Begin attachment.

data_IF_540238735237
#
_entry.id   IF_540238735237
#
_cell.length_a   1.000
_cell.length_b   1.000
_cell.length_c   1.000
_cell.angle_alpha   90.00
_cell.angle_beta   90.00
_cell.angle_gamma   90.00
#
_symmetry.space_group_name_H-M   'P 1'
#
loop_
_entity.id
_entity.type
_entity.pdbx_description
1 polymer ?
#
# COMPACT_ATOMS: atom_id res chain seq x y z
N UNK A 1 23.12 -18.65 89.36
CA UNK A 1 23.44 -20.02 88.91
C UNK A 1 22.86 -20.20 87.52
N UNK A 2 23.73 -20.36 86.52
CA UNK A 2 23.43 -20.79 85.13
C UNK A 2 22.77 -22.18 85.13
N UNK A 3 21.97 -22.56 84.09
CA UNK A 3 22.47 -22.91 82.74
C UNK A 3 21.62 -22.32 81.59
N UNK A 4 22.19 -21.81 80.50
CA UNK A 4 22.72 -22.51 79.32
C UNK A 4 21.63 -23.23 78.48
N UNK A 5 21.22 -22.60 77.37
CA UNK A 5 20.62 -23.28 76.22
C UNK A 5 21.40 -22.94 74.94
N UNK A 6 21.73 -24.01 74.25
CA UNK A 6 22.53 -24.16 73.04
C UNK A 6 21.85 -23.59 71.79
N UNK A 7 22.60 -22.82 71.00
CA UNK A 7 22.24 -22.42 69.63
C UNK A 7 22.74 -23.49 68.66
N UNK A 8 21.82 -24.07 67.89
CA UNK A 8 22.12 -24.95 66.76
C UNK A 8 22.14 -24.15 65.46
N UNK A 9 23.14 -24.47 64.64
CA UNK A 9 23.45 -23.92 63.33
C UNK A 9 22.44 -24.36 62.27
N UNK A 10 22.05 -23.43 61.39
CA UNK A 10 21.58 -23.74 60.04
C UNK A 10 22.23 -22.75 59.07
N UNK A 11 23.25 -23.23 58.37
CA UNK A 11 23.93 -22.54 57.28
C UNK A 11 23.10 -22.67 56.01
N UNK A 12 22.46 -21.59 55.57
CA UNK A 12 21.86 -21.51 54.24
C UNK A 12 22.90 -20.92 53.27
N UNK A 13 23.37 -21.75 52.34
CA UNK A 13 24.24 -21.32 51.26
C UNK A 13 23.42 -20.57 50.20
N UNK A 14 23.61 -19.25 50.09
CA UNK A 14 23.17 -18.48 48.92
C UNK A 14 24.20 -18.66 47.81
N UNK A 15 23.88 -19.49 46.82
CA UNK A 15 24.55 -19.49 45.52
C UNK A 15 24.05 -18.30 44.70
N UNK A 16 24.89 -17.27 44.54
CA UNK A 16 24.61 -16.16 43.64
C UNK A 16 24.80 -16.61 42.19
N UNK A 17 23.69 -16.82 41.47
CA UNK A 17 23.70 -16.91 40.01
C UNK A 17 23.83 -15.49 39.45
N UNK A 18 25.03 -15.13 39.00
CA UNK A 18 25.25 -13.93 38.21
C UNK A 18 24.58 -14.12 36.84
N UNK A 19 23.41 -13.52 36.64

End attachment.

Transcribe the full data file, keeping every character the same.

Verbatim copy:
data_IF_540238735237
#
_entry.id   IF_540238735237
#
_cell.length_a   1.000
_cell.length_b   1.000
_cell.length_c   1.000
_cell.angle_alpha   90.00
_cell.angle_beta   90.00
_cell.angle_gamma   90.00
#
_symmetry.space_group_name_H-M   'P 1'
#
loop_
_entity.id
_entity.type
_entity.pdbx_description
1 polymer ?
#
# COMPACT_ATOMS: atom_id res chain seq x y z
N UNK A 1 23.12 -18.65 89.36
CA UNK A 1 23.44 -20.02 88.91
C UNK A 1 22.86 -20.20 87.52
N UNK A 2 23.73 -20.36 86.52
CA UNK A 2 23.43 -20.79 85.13
C UNK A 2 22.77 -22.18 85.13
N UNK A 3 21.97 -22.56 84.09
CA UNK A 3 22.47 -22.91 82.74
C UNK A 3 21.62 -22.32 81.59
N UNK A 4 22.19 -21.81 80.50
CA UNK A 4 22.72 -22.51 79.32
C UNK A 4 21.63 -23.23 78.48
N UNK A 5 21.22 -22.60 77.37
CA UNK A 5 20.62 -23.28 76.22
C UNK A 5 21.40 -22.94 74.94
N UNK A 6 21.73 -24.01 74.25
CA UNK A 6 22.53 -24.16 73.04
C UNK A 6 21.85 -23.59 71.79
N UNK A 7 22.60 -22.82 71.00
CA UNK A 7 22.24 -22.42 69.63
C UNK A 7 22.74 -23.49 68.66
N UNK A 8 21.82 -24.07 67.89
CA UNK A 8 22.12 -24.95 66.76
C UNK A 8 22.14 -24.15 65.46
N UNK A 9 23.14 -24.47 64.64
CA UNK A 9 23.45 -23.92 63.33
C UNK A 9 22.44 -24.36 62.27
N UNK A 10 22.05 -23.43 61.39
CA UNK A 10 21.58 -23.74 60.04
C UNK A 10 22.23 -22.75 59.07
N UNK A 11 23.25 -23.23 58.37
CA UNK A 11 23.93 -22.54 57.28
C UNK A 11 23.10 -22.67 56.01
N UNK A 12 22.46 -21.59 55.57
CA UNK A 12 21.86 -21.51 54.24
C UNK A 12 22.90 -20.92 53.27
N UNK A 13 23.37 -21.75 52.34
CA UNK A 13 24.24 -21.32 51.26
C UNK A 13 23.42 -20.57 50.20
N UNK A 14 23.61 -19.25 50.09
CA UNK A 14 23.17 -18.48 48.92
C UNK A 14 24.20 -18.66 47.81
N UNK A 15 23.88 -19.49 46.82
CA UNK A 15 24.55 -19.49 45.52
C UNK A 15 24.05 -18.30 44.70
N UNK A 16 24.89 -17.27 44.54
CA UNK A 16 24.61 -16.16 43.64
C UNK A 16 24.80 -16.61 42.19
N UNK A 17 23.69 -16.82 41.47
CA UNK A 17 23.70 -16.91 40.01
C UNK A 17 23.83 -15.49 39.45
N UNK A 18 25.03 -15.13 39.00
CA UNK A 18 25.25 -13.93 38.21
C UNK A 18 24.58 -14.12 36.84
N UNK A 19 23.41 -13.52 36.64